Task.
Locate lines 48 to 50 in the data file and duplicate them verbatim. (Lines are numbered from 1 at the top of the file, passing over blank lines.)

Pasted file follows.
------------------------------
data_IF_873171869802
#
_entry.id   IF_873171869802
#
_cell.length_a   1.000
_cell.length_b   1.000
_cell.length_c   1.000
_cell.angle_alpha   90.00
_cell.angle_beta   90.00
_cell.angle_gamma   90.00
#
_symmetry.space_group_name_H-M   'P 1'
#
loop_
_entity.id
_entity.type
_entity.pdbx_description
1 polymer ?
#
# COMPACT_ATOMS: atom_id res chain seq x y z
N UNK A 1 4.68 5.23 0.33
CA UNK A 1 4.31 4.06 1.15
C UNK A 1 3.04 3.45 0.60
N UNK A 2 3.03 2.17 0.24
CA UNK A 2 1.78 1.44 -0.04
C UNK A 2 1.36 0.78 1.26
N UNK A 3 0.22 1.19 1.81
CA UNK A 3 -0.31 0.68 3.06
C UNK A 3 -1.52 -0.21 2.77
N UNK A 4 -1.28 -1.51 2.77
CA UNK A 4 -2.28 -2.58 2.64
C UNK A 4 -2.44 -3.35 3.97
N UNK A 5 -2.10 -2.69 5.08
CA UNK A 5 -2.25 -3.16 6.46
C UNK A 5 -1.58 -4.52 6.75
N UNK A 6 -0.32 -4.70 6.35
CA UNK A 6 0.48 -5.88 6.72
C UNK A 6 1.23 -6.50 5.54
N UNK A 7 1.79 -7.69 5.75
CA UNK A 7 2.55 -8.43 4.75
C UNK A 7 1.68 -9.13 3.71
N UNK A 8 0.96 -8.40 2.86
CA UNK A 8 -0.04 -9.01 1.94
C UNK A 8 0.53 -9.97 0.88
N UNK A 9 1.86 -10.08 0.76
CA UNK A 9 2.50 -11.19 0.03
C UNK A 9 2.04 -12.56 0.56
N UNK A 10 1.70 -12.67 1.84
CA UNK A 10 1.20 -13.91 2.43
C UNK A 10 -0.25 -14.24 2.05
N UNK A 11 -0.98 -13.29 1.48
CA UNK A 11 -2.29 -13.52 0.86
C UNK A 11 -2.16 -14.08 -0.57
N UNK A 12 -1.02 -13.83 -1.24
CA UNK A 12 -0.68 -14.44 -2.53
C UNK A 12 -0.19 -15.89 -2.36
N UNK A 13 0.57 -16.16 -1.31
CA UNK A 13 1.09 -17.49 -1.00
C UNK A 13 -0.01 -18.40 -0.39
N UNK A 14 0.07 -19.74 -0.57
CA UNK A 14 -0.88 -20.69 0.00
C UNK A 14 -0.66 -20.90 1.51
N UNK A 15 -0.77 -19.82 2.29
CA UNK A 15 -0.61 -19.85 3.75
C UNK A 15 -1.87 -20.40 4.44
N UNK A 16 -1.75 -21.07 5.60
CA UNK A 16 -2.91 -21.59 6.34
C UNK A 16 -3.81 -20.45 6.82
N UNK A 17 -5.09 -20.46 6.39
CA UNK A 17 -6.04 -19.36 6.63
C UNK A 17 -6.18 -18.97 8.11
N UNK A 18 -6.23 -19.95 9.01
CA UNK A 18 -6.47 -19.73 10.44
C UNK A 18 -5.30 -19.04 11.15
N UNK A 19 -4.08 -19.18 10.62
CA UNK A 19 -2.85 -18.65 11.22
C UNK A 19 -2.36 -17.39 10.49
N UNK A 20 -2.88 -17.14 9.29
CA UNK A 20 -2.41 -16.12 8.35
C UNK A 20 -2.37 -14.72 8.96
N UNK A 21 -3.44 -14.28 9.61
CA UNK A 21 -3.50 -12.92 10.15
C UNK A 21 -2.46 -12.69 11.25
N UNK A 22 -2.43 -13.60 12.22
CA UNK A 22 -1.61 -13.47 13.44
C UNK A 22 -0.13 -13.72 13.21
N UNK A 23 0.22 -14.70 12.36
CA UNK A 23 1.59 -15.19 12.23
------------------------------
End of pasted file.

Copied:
N UNK A 10 1.70 -12.67 1.84
CA UNK A 10 1.20 -13.91 2.43
C UNK A 10 -0.25 -14.24 2.05